When people watch videos online, their video quality is mostly dependent on their internet connection. Faster internet means better video. This is great for people with consistent high-speed connections, but those folks are still in the minority. Instead, most people simply end up suffering through low quality videos; we accept it as a sad fact of life—like morning traffic or melting ice caps. It sucks, but it's going to happen. However, at least for video quality, there might be a better way. Enter Per-Title Encoding.
If you work in Application Security you’ve probably already heard about OWASP and the OWASP Top 10, which lists the Top 10 most critical vulnerabilities in web applications. Its latest version was released in 2017 after some changes and reviews from the community. But when it comes to teaching the developers about the basic principles on how to write secure code, there is another OWASP project that is the best option: the OWASP Top 10 Proactive Controls.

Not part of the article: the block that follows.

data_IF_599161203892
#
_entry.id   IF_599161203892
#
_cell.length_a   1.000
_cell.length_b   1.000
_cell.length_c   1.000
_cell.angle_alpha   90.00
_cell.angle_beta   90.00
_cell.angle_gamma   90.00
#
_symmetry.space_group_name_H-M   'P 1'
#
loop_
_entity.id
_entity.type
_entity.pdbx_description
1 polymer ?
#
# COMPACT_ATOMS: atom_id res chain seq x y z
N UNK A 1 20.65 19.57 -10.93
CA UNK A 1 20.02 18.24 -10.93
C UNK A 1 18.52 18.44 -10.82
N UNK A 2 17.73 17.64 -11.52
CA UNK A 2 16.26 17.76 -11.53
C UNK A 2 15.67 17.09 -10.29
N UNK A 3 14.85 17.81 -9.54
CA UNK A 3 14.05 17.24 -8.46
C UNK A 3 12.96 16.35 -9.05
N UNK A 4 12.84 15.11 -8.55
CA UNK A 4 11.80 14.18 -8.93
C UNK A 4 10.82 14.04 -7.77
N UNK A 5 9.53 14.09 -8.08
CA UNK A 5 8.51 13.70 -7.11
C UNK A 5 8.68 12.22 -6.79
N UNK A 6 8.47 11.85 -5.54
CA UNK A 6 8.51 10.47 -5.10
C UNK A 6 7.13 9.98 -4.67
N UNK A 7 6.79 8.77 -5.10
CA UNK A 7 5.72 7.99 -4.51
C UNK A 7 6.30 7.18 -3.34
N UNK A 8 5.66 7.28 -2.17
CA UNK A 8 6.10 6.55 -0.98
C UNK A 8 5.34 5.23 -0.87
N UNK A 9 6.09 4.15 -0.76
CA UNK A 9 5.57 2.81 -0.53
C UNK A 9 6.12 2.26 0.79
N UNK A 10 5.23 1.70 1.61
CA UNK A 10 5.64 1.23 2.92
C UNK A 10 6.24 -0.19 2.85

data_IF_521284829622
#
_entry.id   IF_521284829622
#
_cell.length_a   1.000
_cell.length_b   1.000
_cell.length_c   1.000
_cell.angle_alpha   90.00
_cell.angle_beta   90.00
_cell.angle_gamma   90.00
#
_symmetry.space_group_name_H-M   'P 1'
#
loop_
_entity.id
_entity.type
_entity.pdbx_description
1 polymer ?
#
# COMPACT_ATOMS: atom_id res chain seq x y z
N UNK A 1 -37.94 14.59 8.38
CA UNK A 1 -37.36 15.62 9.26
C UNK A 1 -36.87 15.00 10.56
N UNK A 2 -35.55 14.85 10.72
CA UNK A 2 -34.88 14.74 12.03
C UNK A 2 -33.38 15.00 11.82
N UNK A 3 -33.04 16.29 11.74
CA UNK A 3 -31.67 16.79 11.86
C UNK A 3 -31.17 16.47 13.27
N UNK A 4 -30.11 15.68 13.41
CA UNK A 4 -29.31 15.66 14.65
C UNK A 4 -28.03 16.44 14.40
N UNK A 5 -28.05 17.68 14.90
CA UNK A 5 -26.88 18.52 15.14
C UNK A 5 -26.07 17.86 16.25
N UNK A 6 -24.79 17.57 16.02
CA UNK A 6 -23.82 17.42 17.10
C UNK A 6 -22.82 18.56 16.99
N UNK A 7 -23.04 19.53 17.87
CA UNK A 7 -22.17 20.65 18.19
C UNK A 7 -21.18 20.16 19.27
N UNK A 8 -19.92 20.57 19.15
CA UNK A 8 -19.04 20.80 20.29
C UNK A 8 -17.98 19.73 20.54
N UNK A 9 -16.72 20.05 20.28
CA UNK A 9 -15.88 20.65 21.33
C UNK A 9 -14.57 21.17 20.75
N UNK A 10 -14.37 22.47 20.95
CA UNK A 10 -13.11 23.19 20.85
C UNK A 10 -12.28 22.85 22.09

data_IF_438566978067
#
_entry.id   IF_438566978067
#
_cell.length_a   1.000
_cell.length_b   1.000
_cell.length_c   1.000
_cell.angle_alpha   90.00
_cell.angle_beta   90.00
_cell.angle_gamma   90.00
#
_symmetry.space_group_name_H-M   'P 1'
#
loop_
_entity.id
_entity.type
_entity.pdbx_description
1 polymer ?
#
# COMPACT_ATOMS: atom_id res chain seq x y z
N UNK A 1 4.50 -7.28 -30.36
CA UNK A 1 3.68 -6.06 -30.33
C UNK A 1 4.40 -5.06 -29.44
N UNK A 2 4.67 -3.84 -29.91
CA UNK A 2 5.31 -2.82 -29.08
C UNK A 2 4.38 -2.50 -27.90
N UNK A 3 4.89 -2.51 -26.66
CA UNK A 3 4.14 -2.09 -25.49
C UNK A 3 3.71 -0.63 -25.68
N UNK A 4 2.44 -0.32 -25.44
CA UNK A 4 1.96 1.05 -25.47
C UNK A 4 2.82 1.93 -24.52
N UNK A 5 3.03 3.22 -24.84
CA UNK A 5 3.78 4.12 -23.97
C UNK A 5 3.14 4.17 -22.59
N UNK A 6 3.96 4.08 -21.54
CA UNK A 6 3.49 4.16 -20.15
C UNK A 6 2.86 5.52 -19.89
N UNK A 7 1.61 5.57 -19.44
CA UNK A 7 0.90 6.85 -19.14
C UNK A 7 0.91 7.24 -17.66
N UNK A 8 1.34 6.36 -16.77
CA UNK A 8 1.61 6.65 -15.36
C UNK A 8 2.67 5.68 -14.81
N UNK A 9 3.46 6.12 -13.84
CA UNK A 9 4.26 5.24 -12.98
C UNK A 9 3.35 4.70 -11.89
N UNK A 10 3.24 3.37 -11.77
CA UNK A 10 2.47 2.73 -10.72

The fact that SOLID is being criticized isn’t a bad thing. The problem is that I don’t think the arguments against it are really that good. There’s some valid criticism, but it seems that a large portion of it comes from some misunderstanding of the principles. Some people even read obscure agendas in them. This post is meant to investigate some of the more common criticisms of the SOLID principles, offering my take on why I believe they’re not quite justified.
How does Stack Overflow keep pagination fast? Caching popular queries entirely and paginating in the application code? Using some database black magic?
Over the next few years, companies will be moving to the cloud for the speed in which services can be deployed, the ability to scale services when demand changes, and potential cost savings from eliminating data centers. Many current on-premises applications are backed by a SQL Server database with batch jobs running on SQL Server Agent. Microsoft’s Azure SQL database service does not have a native job scheduler. How can we schedule Transaction SQL (T-SQL) statements to run on a scheduled basis?
Indexes play an important role in improving performance of queries, by allowing SQL Server to scan a limited number of rows. When queries involve tables from the same database, SQL Server can choose the best indexes available. Can SQL Server take advantage of indexes when querying multiple databases? In this tip, I'll explore the performance of cross-database queries in Azure.